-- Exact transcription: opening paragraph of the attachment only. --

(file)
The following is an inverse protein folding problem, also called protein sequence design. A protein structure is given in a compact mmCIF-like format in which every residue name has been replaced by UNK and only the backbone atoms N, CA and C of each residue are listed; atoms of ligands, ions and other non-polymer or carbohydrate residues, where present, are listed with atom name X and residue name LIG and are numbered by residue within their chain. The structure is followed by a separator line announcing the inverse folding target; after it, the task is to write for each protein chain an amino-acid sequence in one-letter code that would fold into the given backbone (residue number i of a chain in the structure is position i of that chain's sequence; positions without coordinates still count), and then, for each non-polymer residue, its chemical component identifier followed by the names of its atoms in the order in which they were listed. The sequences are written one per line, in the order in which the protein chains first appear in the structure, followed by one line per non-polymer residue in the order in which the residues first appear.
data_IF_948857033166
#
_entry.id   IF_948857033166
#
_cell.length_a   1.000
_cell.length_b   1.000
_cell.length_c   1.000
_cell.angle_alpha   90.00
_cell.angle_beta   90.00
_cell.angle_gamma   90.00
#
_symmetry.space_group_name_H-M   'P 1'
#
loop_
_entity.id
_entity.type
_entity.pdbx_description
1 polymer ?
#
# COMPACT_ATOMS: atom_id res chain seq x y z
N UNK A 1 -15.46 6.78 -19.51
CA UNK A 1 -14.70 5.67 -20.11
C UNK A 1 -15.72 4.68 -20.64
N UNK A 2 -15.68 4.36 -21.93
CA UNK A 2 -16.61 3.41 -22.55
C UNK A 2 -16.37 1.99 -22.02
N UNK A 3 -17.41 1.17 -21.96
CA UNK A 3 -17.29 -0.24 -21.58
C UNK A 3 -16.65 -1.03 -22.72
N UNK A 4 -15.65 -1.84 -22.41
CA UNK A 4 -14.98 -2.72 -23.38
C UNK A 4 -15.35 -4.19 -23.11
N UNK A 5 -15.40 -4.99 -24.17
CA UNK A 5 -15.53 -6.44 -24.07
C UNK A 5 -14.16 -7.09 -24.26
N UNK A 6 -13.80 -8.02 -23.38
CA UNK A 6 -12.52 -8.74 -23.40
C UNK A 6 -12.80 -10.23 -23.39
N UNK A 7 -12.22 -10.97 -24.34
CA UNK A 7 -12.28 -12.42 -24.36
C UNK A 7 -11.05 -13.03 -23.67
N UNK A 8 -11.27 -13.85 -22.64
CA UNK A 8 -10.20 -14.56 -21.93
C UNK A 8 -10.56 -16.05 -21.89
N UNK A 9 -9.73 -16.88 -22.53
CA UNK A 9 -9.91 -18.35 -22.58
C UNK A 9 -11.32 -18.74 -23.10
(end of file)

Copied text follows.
The following is an inverse protein folding problem, also called protein sequence design. A protein structure is given in a compact mmCIF-like format in which every residue name has been replaced by UNK and only the backbone atoms N, CA and C of each residue are listed; atoms of ligands, ions and other non-polymer or carbohydrate residues, where present, are listed with atom name X and residue name LIG and are numbered by residue within their chain. The structure is followed by a separator line announcing the inverse folding target; after it, the task is to write for each protein chain an amino-acid sequence in one-letter code that would fold into the given backbone (residue number i of a chain in the structure is position i of that chain's sequence; positions without coordinates still count), and then, for each non-polymer residue, its chemical component identifier followed by the names of its atoms in the order in which they were listed. The sequences are written one per line, in the order in which the protein chains first appear in the structure, followed by one line per non-polymer residue in the order in which the residues first appear.